• Start tagging your files with names that are easy for you to remember, and consider using the same structure (e.g. YearMonthDay_filename.extension, 20121024_digital.jpg). Before downloading or saving a new file, use the search feature on your PC or mobile device to ensure you don’t already have it.

Remove programs on your mobile devices you no longer use

Grab your smart phone or tablet. How many apps are on the home screen? How many do you use on a regular basis? If there are apps that you no longer use or like, it’s time to give them the boot. Keeping them on your device eats up space, may slow down your device, and stop your phone from being backed up. In my case, I had too many pictures (along with some apps I didn’t use anymore) stored on my iPhone and iCloud declined to run the backup. After reducing them, the backups resumed.

Immediate actions:

  • Starting with your home screens, remove your unused apps.
  • After purging, take a few minutes to arrange the apps in a way that makes sense to you.
  • iPhone and Android users (with Apps Organizer) can group similar apps together in one folder (music, finance, games, productivity, etc).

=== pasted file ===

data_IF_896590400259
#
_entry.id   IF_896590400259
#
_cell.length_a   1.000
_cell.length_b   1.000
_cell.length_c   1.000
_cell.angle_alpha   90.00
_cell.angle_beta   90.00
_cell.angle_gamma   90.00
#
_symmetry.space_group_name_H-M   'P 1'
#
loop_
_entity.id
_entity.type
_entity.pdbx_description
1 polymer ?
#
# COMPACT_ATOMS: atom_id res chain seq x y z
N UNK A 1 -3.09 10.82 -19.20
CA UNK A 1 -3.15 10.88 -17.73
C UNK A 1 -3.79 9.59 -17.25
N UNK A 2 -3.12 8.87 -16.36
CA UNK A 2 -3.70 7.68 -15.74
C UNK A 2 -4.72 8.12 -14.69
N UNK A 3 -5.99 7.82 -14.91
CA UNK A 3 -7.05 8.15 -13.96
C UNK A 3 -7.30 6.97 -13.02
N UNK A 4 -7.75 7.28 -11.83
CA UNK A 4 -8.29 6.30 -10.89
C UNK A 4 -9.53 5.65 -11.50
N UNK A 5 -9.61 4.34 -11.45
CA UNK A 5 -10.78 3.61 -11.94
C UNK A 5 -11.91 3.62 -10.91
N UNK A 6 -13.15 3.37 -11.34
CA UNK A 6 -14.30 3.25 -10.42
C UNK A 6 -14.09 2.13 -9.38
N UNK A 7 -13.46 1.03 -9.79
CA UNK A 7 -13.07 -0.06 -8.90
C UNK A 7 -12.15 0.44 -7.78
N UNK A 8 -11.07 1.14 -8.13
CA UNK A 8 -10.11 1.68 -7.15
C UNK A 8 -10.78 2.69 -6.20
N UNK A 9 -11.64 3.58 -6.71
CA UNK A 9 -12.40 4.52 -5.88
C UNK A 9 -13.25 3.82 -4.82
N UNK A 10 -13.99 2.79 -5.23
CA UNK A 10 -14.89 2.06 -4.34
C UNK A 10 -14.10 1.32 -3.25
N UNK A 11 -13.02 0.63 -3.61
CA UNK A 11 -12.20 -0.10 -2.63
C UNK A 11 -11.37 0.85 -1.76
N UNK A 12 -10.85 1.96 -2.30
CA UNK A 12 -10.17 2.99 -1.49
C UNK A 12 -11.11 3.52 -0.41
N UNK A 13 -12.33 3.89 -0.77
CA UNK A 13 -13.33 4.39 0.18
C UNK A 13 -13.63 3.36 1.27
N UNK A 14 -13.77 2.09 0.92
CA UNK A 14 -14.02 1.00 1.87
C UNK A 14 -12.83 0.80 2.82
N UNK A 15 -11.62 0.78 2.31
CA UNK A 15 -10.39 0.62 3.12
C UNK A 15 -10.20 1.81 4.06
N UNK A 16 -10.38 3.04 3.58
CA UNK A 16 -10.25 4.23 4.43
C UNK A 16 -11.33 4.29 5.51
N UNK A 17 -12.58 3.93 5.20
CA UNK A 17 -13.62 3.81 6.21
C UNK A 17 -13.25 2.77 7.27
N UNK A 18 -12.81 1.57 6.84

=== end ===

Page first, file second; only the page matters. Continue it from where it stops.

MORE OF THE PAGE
Organize your contacts

Digital contacts, like business cards, can linger around long after they’re useful. This is another area that duplicates can creep in, so look through your contacts list to remove them.

Immediate actions:

  • Delete duplicates and update contacts with current information.
  • When possible, separate your personal and business contacts.
  • Keep your address book organized with programs like Google Goggles or Evernote Hello.

Cleaning up the clutter on all your devices may take a bit of time up front, but once you begin the process, maintenance will be easier. You’ll also immediately notice how much easier it is to locate specific information and you’ll have more room for the programs and files you need.

5 Comments for “Clean up your digital clutter”

  1. posted by Dusty @ Wine Logic on